15 March, 2012

400 years in the making, felled by bid to be green

The Australian, March 15, 2012 12:00AM

TREES more than 400 years old that grow to 90m and measure 2m across could be fed to the furnace to generate electricity as a result of independent MP Rob Oakeshott's plan to extend renewable energy subsidies to native forests.

The Karri trees -- Western Australia's tallest and among the world's tallest -- are already classified as forest waste and turned into woodchips for a market that no longer wants them. For anyone who doubts it, examples of the trees are stacked up at the Diamond chip mill in Manjimup in Western Australia's southwest.

Forest campaigner Jess Beckerling said carbon dating had shown that 430-year old trees were being sold as firewood for as little as $9 a tone.  "There is no economic rationality in it," Ms Beckerling said.

Manjimup is a reflection of was is happening in state forestry nationally as the industry has moved increasingly to plantation timer and the export market for woodchips has collapsed.

Mr Oakeshott's proposal to provide a subsidy for burning forest "waste" is considered a potential lifeline for foresters and a new flashpoint for environmentalists around the nation.

Long-standing plans for a bio-energy plant in Western Australia's southwest have struggled to get off the ground. The plant has approval to burn residue from plantation timber. But the location for National Power's proposed 45 megawatt power station has been shifted to the Diamond mill site away from blue gum plantations in state forest operations.

Mr Oakeshott said his motion would not result in additional logging and rely only on residues now burnt in the field. But environment groups fear extending the renewable energy certificate scheme to include electricity generated from forest waste would be a repeat of the export woodchip experience of the 1970s. It would radically change the economics of producing electricity from the forest and accelerate the clear felling, they claim.

Granting valuable renewable energy certificates for electricity generated from state forests was specifically excluded from the federal government's clean energy legislation. But Mr Oakeshott has lodged a disallowance motion to this specific clause in the legislation. If the disallowance motion is not challenged in federal parliament before March 21, the clause will cease to apply and forest timber will automatically qualify for renewable-energy subsidies.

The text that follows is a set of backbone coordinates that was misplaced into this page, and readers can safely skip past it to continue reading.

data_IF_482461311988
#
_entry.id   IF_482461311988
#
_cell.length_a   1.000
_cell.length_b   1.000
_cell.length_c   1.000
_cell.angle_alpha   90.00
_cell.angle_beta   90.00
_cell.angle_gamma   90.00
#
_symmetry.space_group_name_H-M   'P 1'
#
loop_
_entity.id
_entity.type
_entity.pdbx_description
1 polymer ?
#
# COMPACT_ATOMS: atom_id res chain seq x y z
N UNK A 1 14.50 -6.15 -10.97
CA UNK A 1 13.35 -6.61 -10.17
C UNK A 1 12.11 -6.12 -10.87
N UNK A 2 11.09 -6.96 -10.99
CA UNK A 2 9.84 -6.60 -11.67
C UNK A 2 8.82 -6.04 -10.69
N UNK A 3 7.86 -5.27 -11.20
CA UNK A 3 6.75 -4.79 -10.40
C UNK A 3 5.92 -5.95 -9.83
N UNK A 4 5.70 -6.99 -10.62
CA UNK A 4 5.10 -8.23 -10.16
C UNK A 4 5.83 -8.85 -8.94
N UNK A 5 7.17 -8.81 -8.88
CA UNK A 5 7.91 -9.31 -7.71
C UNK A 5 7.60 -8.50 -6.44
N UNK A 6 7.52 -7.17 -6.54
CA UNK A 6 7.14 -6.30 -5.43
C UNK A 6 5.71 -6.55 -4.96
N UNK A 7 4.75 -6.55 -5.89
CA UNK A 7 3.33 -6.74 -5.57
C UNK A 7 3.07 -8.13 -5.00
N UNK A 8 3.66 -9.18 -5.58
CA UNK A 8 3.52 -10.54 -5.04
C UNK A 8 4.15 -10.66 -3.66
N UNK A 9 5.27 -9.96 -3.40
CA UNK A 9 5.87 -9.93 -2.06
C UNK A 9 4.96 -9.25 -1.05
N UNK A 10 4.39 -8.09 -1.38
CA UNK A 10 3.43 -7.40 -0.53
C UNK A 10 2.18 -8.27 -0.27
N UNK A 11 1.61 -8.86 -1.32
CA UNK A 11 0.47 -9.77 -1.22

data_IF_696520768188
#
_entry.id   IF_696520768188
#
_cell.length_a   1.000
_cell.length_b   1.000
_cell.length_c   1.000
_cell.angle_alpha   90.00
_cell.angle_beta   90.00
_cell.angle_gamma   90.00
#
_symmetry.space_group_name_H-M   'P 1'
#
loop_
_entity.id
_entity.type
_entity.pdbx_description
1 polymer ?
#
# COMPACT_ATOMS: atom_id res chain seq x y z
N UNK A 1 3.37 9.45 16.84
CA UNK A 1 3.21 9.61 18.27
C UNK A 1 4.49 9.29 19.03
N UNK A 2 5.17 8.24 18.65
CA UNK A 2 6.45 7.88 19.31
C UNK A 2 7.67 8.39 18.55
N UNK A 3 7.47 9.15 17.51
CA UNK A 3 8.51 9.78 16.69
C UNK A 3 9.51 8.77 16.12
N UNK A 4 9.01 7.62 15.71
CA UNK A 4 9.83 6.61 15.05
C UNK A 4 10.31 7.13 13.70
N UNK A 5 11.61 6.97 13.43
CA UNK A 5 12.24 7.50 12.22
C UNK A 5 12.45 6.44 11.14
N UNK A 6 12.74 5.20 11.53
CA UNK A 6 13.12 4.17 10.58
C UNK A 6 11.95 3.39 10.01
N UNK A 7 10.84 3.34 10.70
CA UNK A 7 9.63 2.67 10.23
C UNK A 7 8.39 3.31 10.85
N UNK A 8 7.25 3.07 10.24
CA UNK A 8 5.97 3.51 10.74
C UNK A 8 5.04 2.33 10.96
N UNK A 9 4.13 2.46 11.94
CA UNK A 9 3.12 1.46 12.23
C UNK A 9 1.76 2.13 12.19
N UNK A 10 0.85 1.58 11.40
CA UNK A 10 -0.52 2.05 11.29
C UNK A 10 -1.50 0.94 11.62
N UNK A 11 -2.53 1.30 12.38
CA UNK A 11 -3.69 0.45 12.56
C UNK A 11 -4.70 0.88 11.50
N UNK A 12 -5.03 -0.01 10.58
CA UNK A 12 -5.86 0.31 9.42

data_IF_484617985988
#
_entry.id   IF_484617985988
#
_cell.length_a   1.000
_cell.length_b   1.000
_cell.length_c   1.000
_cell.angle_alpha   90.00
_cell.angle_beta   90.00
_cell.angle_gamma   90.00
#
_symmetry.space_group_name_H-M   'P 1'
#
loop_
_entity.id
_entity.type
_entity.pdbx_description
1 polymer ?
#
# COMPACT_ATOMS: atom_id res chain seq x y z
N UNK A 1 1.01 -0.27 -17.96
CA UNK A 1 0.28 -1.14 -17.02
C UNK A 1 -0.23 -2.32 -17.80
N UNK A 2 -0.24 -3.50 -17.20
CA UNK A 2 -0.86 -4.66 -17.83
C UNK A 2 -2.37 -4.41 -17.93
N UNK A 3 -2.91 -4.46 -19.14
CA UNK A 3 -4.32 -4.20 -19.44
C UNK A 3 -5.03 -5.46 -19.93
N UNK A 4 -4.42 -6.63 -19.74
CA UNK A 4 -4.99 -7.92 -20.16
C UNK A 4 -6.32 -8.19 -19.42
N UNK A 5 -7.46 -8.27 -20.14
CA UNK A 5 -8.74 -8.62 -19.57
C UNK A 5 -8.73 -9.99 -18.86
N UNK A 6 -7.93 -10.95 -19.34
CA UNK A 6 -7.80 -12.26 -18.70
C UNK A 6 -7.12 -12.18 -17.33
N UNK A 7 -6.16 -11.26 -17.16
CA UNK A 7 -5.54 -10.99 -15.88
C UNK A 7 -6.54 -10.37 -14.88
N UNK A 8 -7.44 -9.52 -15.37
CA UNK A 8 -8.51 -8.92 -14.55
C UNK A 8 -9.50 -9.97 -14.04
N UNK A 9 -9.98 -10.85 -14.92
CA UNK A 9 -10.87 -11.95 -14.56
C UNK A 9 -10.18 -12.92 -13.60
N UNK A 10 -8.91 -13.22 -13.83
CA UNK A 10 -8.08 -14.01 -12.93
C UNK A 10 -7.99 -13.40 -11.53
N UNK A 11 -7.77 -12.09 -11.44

Mr Oakeshott has the support of the bio-energy industry, which says a biomass plant would get its main supply from plantation forestry and urban woody biomass and that any native forestry biomass used would be minor.

Environment groups reject claims that only waste left behind would be burnt because the legislation is not specific. "Residue is whole logs," Ms Beckerling said. "The idea that they are somehow going to feed a furnace from mill waste is completely ridiculous."

Neil Bartholomaeus, a former head of Work Safe Western Australia, said he had seen it all before.

He is a marron farmer, trout fisherman, long-time resident and forest campaigner. "You end up with the situation where, effectively, the tail - the residue being burnt for biomass fuel - would be wagging the dog," he said.

Manjimup Shire president Wade DeCampo supports Mr Oakeshott's disallowance motion.

Local businesses are concerned a bio-energy furnace would threaten the clean food image of an area that produces twice as much as the Ord River scheme.


forestry investment said...

How stupid is that?! To try to make renewable energy by destroying old growth trees? Someone needs a brain transplant.

forestry investment said...

How stupid is that?! To try to make renewable energy by destroying old growth trees? Someone needs a brain transplant.